Getting Through the First Month of your Co-op

Getting Through the First Month of your Co-op

By: Anca Zgreaban | Business Co-op Student
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You’ve completed your seeking semester with great results: you’ve had several interviews with different companies, one of which offered you a position, and you’ve accepted it. All celebration aside, now, it’s time to start your work term.

The change from a study semester to a working term is a big one­. It doesn’t matter what kind of company you’re working for (and I would know, having done my first co-op term at the large Canada Revenue Agency based in Surrey, and my second at a smaller fintech startup called FISPAN, based in Downtown Vancouver), the change will still be something to get used to.

So, based on my own experience as an SFU Co-op student, I’ve put together a list of things you can do to make this transition smoother. These are five tips I have for the first month of your co-op placement.

 

1: Take lots of notes

When starting a new position, you may face an information overload. Unless you are very familiar with the industry you’re working in and have some sort of experience in a similar position, you will have a lot to learn. Take notes on the things you’re learning – not only will you be able to recall the information faster, but you will have something to refer to if you forget things down the line.

Large companies may have detailed manuals outlining the specifics of your job, which you will be asked to read within your first week; taking notes will help you remember all this information. If you ever need to go back to something later, chances are you will find it faster by looking at your notes rather than flipping through a manual.

On the other hand, smaller companies may not have as many detailed procedures, and you may receive more responsibilities than in a large company (this is what I enjoyed most about working at a startup, you learn so much more because you’re asked to do more). However, this means that the learning curve is much steeper, so documenting what you learn is more crucial. You may even contribute these notes to the company’s written procedures, and if your co-op term is longer than 4 months, your notes could be helpful if you are asked to help train new hires.

The biggest mistake you can make when starting a co-op position is thinking that you’ll be able to remember things purely based on memory. Because you’re learning so much in the first few weeks, chances are you that won’t. Having your notes handy will be helpful in a situation when you really can’t remember something and there are no co-workers whom you can ask for help.

A new co-op means a new schedule – you will get used to coming to the office every day. (Photo: Fispan’s previous office).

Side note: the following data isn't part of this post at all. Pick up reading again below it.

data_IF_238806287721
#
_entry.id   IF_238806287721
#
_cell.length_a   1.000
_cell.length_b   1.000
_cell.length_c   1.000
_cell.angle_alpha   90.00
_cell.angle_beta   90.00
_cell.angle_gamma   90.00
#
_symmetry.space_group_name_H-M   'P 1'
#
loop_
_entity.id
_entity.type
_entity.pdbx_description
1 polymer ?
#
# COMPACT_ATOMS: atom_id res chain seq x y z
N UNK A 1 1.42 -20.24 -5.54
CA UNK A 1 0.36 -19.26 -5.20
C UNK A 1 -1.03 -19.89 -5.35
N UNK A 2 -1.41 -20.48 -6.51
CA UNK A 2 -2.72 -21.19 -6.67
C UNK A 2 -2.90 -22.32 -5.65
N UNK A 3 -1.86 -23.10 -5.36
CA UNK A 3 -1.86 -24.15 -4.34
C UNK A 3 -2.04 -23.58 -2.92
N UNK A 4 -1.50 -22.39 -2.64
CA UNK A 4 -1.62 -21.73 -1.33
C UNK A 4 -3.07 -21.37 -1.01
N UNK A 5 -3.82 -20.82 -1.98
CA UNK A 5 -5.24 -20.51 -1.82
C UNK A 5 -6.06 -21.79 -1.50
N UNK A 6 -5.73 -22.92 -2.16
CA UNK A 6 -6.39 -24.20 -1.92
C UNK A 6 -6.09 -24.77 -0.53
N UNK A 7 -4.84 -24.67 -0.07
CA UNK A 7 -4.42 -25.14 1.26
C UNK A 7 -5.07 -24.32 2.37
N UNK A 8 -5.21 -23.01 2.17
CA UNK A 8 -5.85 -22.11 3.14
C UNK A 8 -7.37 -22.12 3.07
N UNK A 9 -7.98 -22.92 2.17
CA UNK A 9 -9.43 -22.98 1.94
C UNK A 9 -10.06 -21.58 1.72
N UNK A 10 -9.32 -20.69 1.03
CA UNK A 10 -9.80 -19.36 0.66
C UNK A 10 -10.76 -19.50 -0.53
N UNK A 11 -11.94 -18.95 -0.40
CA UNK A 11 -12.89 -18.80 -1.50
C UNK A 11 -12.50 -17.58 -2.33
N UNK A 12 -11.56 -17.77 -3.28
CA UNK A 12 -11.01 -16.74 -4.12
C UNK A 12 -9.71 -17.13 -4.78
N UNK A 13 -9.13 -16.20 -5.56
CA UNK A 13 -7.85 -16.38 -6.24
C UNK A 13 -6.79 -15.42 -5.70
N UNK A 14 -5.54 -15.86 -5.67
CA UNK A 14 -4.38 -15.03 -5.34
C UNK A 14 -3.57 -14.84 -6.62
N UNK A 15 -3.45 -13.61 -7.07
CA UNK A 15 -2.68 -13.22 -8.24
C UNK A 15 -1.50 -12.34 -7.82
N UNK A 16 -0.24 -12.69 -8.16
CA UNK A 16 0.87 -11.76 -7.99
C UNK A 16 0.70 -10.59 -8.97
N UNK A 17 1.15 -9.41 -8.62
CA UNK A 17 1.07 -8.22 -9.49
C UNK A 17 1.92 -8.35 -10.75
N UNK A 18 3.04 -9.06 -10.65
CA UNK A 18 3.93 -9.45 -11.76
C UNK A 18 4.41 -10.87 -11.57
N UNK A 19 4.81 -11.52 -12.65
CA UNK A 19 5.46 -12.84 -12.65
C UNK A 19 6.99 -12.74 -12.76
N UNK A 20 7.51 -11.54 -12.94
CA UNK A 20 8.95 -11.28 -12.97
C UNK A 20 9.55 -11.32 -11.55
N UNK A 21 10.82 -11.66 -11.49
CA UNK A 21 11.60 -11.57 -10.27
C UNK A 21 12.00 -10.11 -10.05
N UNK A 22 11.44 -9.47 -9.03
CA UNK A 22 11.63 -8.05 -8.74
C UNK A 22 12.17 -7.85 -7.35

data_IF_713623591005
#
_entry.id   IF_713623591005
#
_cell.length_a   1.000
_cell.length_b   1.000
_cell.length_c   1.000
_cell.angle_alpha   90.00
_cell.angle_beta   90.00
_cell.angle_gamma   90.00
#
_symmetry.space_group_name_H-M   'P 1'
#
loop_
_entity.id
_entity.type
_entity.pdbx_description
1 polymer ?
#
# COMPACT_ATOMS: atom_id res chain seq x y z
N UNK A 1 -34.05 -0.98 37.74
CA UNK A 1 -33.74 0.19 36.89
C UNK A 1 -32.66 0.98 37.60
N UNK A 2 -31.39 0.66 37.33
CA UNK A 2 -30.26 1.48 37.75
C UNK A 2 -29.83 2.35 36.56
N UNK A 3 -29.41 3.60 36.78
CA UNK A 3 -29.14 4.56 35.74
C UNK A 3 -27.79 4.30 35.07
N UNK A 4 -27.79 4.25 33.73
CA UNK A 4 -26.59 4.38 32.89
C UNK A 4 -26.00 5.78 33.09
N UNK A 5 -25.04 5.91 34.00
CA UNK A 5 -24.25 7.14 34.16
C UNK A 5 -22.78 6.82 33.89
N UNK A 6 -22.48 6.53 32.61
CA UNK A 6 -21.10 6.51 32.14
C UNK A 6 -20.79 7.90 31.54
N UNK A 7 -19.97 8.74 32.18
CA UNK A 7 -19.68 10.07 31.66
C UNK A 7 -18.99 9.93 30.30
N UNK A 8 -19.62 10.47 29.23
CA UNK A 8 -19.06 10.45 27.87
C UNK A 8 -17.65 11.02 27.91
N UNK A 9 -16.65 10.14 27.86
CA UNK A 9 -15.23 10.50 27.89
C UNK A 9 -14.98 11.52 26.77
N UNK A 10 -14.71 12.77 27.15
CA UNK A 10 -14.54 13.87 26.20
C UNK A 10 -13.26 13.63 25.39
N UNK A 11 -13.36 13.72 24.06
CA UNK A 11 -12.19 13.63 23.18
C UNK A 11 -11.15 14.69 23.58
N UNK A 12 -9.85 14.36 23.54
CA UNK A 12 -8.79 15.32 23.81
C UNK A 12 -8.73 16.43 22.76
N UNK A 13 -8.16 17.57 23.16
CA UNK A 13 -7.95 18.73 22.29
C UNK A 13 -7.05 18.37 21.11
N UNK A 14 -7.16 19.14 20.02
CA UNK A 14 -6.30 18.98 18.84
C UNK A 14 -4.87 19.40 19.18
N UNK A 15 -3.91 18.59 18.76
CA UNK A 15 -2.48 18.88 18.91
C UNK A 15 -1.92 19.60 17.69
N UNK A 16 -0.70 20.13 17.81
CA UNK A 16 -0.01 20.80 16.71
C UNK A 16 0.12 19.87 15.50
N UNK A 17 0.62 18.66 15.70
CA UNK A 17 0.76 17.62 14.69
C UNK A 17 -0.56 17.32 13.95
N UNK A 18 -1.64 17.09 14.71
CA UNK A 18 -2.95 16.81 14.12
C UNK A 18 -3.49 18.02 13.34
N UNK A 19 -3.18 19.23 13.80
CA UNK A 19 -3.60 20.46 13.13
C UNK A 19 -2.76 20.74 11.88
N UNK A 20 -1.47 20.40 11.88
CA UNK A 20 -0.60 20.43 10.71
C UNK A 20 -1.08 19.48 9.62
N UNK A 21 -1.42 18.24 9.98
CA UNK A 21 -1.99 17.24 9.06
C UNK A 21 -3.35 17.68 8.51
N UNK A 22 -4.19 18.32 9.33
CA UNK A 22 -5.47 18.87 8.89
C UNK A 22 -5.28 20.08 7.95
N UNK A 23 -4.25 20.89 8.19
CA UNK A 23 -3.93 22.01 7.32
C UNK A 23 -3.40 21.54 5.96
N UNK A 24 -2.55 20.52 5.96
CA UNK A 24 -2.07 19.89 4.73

2: Make friends at your workplace

Don’t be shy about introducing yourself on the first day to the people you work with. Yes, they’ve been working there for a while and they already all know each other, which might be intimidating at first. But you will get to know them after a while too, so might as well start sooner rather than later. The more comfortable you are with your co-workers, the easier it will be to approach them with questions later (and you will have a lot of those).

As a co-op student you’re here to learn, and your co-workers know this. Don’t be scared to ask questions; you will learn more by receiving input from co-workers who see things from a different perspective and who have a different skillset than you.  

Find people to chat with at lunch, not just about your work but about other things in general. You may be surprised by what you learn. In my co-op terms, I’ve found that co-workers like sharing their thoughts and experiences; it’s often the conversations had around the lunch table which are not directly about work that have a lasting impact, as you learn things here you might not pick up on the job itself.

Establishing these relationships will be helpful when it comes to approaching others for help, and they may even open the door for new tasks you may not receive otherwise, as your co-workers see that you’re willing to learn. Having people that you’re comfortable working with will make your whole co-op experience a lot more meaningful.

3: Develop healthy habits – and keep them

Your first week on the job may be exhausting. You will be overloaded with information, you will be meeting a lot of new people, and the commute may be a lot longer than you’re used to. It may take you a whole month before you adjust to your new schedule, and that’s to be expected.

But through all of this, remember to take care of yourself. Yes, as university students we’re used to staying up late, loaded up on coffee to work on an assignment. Or worse, staying up late binge watching that show on Netflix. You might get away with that during a study term when your class starts at 2 pm the next day and you have time to sleep in, but during a co-op term it will be pretty tough to make it to work at 8 am the next morning.